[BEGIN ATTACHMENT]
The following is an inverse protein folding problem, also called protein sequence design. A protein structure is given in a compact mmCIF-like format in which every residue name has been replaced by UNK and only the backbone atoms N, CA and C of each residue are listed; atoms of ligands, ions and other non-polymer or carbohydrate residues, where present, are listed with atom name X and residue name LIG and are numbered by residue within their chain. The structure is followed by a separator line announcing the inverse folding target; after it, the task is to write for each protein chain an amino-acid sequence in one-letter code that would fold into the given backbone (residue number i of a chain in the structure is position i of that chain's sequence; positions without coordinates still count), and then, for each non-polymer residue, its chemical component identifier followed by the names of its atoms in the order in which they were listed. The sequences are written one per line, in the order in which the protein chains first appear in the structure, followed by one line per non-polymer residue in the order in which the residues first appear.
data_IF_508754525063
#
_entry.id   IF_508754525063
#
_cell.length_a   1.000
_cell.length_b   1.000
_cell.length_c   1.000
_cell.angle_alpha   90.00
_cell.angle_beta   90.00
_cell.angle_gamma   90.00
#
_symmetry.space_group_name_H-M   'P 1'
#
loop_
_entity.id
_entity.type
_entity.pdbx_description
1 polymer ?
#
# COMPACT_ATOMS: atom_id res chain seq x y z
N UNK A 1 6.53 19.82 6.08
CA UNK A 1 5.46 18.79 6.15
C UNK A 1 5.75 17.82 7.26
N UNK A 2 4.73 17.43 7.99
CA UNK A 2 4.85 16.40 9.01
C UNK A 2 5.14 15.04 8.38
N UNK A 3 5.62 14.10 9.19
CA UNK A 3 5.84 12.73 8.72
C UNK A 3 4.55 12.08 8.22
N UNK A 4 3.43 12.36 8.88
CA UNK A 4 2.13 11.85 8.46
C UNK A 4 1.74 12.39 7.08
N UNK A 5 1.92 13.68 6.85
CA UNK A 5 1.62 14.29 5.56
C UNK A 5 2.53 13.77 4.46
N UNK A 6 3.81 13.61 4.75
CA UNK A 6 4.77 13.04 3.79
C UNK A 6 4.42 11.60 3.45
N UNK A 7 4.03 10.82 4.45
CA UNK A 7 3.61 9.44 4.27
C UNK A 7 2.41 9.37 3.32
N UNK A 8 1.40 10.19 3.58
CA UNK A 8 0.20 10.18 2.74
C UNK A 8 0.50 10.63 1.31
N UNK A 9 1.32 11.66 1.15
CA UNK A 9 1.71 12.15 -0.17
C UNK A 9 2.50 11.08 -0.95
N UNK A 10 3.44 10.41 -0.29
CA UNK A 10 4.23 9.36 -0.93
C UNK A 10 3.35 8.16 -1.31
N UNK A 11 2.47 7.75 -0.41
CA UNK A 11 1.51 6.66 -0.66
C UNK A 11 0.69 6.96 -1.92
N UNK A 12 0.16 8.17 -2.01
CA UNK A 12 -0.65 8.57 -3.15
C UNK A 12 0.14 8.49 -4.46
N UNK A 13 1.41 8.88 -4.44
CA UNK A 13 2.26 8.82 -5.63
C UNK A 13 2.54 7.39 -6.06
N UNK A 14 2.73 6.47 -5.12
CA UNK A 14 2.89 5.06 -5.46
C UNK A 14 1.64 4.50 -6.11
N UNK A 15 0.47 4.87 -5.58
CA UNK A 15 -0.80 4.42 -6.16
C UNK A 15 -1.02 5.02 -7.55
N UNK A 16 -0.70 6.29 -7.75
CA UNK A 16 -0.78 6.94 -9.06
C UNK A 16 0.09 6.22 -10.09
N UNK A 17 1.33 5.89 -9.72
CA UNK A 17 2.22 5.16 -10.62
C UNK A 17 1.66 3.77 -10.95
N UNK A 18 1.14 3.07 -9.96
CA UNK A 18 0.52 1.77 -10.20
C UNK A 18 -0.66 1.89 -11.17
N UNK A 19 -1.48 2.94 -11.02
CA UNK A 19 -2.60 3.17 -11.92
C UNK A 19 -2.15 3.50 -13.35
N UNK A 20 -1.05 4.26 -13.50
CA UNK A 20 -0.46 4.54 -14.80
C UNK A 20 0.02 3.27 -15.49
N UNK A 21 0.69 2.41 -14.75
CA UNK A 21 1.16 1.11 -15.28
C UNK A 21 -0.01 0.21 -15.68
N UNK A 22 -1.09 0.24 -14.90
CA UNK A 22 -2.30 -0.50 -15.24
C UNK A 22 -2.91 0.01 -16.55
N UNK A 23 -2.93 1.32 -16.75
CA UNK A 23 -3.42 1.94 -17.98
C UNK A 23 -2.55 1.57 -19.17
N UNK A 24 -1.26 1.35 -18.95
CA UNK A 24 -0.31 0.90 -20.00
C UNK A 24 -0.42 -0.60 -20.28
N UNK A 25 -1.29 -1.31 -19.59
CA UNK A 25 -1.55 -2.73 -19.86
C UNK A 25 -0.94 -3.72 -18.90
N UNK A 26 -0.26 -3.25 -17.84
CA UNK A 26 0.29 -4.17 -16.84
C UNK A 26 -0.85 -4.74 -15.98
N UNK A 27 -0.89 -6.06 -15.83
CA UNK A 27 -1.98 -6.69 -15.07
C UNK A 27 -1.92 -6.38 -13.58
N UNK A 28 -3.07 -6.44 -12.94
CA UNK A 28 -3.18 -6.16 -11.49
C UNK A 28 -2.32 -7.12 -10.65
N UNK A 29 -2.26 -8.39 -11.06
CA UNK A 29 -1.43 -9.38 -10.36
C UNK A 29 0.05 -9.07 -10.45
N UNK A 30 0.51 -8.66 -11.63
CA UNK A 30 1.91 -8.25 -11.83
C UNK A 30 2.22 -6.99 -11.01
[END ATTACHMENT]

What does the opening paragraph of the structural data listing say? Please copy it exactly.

The following is an inverse protein folding problem, also called protein sequence design. A protein structure is given in a compact mmCIF-like format in which every residue name has been replaced by UNK and only the backbone atoms N, CA and C of each residue are listed; atoms of ligands, ions and other non-polymer or carbohydrate residues, where present, are listed with atom name X and residue name LIG and are numbered by residue within their chain. The structure is followed by a separator line announcing the inverse folding target; after it, the task is to write for each protein chain an amino-acid sequence in one-letter code that would fold into the given backbone (residue number i of a chain in the structure is position i of that chain's sequence; positions without coordinates still count), and then, for each non-polymer residue, its chemical component identifier followed by the names of its atoms in the order in which they were listed. The sequences are written one per line, in the order in which the protein chains first appear in the structure, followed by one line per non-polymer residue in the order in which the residues first appear.